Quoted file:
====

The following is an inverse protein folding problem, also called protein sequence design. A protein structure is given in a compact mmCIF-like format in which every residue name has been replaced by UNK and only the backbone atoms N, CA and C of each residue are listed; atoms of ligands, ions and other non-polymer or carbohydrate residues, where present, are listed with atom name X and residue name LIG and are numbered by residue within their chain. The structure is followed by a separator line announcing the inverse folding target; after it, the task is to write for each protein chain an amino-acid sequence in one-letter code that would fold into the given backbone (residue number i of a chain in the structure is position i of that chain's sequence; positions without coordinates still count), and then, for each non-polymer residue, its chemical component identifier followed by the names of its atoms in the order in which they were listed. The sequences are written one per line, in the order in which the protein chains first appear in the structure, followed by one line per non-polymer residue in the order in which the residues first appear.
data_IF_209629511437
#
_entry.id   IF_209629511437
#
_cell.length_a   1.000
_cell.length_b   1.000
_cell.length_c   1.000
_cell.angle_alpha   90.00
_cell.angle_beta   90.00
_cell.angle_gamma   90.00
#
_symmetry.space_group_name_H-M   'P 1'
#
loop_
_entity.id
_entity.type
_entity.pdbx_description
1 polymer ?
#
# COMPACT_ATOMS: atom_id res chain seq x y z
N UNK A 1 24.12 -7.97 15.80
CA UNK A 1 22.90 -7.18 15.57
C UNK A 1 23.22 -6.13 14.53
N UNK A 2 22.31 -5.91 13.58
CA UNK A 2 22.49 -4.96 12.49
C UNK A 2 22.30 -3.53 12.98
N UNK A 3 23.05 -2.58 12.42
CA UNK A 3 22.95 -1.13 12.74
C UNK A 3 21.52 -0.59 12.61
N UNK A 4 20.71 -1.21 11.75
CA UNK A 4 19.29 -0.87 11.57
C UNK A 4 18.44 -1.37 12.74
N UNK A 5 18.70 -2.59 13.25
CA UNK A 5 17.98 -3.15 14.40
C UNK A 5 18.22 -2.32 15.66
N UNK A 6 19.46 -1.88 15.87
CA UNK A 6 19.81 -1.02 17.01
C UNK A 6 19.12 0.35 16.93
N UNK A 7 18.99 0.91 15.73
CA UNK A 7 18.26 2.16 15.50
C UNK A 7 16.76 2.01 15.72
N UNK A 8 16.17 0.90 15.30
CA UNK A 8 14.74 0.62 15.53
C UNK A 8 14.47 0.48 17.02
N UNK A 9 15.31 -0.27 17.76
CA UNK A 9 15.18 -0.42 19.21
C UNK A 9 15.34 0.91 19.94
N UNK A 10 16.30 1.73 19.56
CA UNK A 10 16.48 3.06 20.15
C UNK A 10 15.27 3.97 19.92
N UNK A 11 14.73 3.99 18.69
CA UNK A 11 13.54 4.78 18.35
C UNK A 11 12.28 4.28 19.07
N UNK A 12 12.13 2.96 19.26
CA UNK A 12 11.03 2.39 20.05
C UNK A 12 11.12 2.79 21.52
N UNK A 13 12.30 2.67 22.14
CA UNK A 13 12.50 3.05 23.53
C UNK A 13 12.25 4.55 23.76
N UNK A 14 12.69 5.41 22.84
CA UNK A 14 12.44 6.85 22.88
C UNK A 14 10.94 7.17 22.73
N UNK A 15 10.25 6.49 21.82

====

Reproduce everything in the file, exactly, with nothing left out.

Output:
The following is an inverse protein folding problem, also called protein sequence design. A protein structure is given in a compact mmCIF-like format in which every residue name has been replaced by UNK and only the backbone atoms N, CA and C of each residue are listed; atoms of ligands, ions and other non-polymer or carbohydrate residues, where present, are listed with atom name X and residue name LIG and are numbered by residue within their chain. The structure is followed by a separator line announcing the inverse folding target; after it, the task is to write for each protein chain an amino-acid sequence in one-letter code that would fold into the given backbone (residue number i of a chain in the structure is position i of that chain's sequence; positions without coordinates still count), and then, for each non-polymer residue, its chemical component identifier followed by the names of its atoms in the order in which they were listed. The sequences are written one per line, in the order in which the protein chains first appear in the structure, followed by one line per non-polymer residue in the order in which the residues first appear.
data_IF_209629511437
#
_entry.id   IF_209629511437
#
_cell.length_a   1.000
_cell.length_b   1.000
_cell.length_c   1.000
_cell.angle_alpha   90.00
_cell.angle_beta   90.00
_cell.angle_gamma   90.00
#
_symmetry.space_group_name_H-M   'P 1'
#
loop_
_entity.id
_entity.type
_entity.pdbx_description
1 polymer ?
#
# COMPACT_ATOMS: atom_id res chain seq x y z
N UNK A 1 24.12 -7.97 15.80
CA UNK A 1 22.90 -7.18 15.57
C UNK A 1 23.22 -6.13 14.53
N UNK A 2 22.31 -5.91 13.58
CA UNK A 2 22.49 -4.96 12.49
C UNK A 2 22.30 -3.53 12.98
N UNK A 3 23.05 -2.58 12.42
CA UNK A 3 22.95 -1.13 12.74
C UNK A 3 21.52 -0.59 12.61
N UNK A 4 20.71 -1.21 11.75
CA UNK A 4 19.29 -0.87 11.57
C UNK A 4 18.44 -1.37 12.74
N UNK A 5 18.70 -2.59 13.25
CA UNK A 5 17.98 -3.15 14.40
C UNK A 5 18.22 -2.32 15.66
N UNK A 6 19.46 -1.88 15.87
CA UNK A 6 19.81 -1.02 17.01
C UNK A 6 19.12 0.35 16.93
N UNK A 7 18.99 0.91 15.73
CA UNK A 7 18.26 2.16 15.50
C UNK A 7 16.76 2.01 15.72
N UNK A 8 16.17 0.90 15.30
CA UNK A 8 14.74 0.62 15.53
C UNK A 8 14.47 0.48 17.02
N UNK A 9 15.31 -0.27 17.76
CA UNK A 9 15.18 -0.42 19.21
C UNK A 9 15.34 0.91 19.94
N UNK A 10 16.30 1.73 19.56
CA UNK A 10 16.48 3.06 20.15
C UNK A 10 15.27 3.97 19.92
N UNK A 11 14.73 3.99 18.69
CA UNK A 11 13.54 4.78 18.35
C UNK A 11 12.28 4.28 19.07
N UNK A 12 12.13 2.96 19.26
CA UNK A 12 11.03 2.39 20.05
C UNK A 12 11.12 2.79 21.52
N UNK A 13 12.30 2.67 22.14
CA UNK A 13 12.50 3.05 23.53
C UNK A 13 12.25 4.55 23.76
N UNK A 14 12.69 5.41 22.84
CA UNK A 14 12.44 6.85 22.88
C UNK A 14 10.94 7.17 22.73
N UNK A 15 10.25 6.49 21.82